Attitude of Jean Paul Richter to Christianity
Mackay, Alexander T.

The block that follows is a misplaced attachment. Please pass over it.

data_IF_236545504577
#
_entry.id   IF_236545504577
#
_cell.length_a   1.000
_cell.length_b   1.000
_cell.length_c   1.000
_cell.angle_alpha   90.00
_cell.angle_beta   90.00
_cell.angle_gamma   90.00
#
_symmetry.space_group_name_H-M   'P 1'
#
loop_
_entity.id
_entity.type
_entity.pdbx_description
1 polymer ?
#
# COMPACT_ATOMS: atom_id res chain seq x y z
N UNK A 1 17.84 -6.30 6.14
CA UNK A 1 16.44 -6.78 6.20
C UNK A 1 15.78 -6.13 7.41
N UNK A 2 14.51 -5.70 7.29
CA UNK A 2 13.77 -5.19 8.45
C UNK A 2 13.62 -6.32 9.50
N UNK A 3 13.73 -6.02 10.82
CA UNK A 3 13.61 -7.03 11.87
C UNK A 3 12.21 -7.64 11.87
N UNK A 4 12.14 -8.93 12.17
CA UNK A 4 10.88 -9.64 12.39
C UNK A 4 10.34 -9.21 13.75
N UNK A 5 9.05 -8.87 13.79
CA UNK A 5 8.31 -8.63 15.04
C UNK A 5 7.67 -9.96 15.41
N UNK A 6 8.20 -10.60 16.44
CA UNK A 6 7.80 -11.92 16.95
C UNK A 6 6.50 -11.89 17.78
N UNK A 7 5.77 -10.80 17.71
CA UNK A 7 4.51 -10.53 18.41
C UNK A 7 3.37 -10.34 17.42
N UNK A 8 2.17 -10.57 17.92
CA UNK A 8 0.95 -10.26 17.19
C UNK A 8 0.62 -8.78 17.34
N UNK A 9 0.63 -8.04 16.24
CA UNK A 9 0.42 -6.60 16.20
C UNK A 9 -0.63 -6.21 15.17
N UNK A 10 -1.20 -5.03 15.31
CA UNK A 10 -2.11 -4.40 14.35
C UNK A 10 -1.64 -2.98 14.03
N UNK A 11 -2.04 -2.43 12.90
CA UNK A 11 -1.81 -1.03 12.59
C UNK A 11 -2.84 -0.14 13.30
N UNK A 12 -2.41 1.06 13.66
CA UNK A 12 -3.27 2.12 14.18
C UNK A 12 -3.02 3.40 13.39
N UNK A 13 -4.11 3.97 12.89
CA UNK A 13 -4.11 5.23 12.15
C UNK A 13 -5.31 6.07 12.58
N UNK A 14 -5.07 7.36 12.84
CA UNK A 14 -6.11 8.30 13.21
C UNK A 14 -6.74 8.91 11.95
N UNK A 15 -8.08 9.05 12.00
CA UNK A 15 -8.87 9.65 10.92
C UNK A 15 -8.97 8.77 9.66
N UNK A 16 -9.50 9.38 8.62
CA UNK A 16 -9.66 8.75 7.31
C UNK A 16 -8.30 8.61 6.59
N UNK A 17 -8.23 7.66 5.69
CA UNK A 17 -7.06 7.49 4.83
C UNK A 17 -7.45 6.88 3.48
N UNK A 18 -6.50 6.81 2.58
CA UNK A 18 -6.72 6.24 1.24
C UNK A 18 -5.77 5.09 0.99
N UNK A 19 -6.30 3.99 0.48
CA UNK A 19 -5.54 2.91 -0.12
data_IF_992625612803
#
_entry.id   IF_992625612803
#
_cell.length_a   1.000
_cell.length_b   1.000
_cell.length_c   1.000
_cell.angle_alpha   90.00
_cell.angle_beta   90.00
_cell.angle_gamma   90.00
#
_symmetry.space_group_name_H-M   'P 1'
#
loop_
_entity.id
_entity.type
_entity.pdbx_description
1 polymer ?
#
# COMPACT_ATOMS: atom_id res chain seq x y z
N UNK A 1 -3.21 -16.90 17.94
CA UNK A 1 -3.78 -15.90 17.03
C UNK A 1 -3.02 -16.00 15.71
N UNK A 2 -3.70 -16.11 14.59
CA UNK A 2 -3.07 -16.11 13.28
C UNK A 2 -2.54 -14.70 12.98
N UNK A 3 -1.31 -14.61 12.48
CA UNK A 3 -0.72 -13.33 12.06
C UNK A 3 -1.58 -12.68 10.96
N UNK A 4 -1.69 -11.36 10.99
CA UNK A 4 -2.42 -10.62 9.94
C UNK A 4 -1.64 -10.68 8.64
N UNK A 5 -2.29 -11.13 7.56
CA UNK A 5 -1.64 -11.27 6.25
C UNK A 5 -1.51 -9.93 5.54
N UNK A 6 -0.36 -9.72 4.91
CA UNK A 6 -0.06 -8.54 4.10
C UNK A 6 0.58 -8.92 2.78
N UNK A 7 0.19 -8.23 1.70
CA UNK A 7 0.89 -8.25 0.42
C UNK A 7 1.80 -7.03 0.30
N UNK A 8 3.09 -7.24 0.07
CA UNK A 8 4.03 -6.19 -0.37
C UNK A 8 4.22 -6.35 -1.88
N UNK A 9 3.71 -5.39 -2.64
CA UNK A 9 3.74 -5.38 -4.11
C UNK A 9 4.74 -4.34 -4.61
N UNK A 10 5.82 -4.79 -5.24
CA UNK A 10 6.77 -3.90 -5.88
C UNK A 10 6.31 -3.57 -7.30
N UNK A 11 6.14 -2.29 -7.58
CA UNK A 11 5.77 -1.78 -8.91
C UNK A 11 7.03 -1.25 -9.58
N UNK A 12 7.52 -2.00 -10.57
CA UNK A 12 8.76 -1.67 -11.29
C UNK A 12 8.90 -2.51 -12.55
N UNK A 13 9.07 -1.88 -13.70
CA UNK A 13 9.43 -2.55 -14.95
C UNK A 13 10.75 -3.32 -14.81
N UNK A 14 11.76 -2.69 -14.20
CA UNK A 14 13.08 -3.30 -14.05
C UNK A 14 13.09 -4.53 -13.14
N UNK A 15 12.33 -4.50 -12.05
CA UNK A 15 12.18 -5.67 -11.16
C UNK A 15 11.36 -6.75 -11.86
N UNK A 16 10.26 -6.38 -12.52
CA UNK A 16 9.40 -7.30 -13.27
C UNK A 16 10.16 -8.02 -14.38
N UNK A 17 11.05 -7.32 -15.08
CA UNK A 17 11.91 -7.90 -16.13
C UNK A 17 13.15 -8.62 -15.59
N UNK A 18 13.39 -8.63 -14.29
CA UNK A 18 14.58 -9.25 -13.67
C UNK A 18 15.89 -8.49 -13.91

This study has been written, at the suggestion of Professor E. C. Mason, to examine to what extent Jean Paul may rightly be called a Christian. It is necessary to ask this question because much that is written about Jean Paul seems to assume that his novels are completely Christian in inspiration. Thus at times the sentimental vapourings of Hesperus and the animal magnetism of Sellna have been taken for Christianity. Such confusion is caused because so many of Jean Paul's critics do not ask themselves precisely what Christianity is and allow far too much to pass for it. In addition, too little attention has been paid by critics to the gloomy side of Jean Paul's nature. Yet if we never look beyond the sentimental religion on the surface of Jean Paul's works and realise that there is more in them than merely humour and sentiment, we shall fail to see that at a deeper level Jean Paul does in fact come very near to Christianity in a number of important matters. A third reason for undertaking this study is that the religious outlook of Jean Paul's last period, with its emphasis on animal magnetism, has been largely neglected or else misinterpreted. For these reasons then it appears profitable to go over the whole field of Jean Paul's writing in order to come to a new assessment of his attitude to Christianity.